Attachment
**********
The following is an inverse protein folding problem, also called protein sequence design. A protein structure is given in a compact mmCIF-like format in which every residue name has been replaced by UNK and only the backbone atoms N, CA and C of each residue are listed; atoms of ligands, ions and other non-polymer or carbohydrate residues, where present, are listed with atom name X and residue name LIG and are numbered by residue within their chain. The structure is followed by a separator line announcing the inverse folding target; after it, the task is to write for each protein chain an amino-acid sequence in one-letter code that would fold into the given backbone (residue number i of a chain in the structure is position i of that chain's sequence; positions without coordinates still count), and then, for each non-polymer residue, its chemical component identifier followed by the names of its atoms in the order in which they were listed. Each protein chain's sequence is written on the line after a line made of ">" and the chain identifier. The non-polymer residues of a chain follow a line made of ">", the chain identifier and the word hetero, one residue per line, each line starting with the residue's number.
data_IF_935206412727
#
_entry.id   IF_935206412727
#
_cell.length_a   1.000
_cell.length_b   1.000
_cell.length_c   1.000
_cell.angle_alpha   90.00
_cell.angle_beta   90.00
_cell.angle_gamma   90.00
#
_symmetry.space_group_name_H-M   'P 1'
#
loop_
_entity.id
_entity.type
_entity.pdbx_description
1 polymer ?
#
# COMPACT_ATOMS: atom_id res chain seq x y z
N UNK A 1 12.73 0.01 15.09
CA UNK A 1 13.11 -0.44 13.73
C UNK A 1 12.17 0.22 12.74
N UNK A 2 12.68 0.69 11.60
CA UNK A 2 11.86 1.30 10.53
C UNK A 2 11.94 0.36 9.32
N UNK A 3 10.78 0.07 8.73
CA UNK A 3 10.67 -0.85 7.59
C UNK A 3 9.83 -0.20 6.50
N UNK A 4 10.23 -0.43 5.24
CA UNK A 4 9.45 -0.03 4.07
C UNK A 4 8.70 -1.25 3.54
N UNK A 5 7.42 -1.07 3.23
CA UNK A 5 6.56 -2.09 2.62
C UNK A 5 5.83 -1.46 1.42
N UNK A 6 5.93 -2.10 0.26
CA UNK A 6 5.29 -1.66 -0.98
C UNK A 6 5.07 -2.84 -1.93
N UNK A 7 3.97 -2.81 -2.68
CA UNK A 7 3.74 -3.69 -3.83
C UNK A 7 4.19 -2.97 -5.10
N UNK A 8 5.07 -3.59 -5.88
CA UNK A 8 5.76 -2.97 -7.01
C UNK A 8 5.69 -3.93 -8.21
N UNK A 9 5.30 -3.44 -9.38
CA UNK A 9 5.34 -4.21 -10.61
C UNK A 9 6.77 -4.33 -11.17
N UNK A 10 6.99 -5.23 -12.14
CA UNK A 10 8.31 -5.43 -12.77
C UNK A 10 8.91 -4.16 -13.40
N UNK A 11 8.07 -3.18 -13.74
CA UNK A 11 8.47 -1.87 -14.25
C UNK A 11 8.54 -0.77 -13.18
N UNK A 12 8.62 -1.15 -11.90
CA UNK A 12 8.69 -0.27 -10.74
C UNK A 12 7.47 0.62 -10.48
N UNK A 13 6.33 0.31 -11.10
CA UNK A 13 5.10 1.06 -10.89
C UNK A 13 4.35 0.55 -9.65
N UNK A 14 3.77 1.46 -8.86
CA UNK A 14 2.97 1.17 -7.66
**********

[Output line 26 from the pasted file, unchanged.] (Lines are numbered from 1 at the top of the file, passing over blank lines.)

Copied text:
CA UNK A 2 11.86 1.30 10.53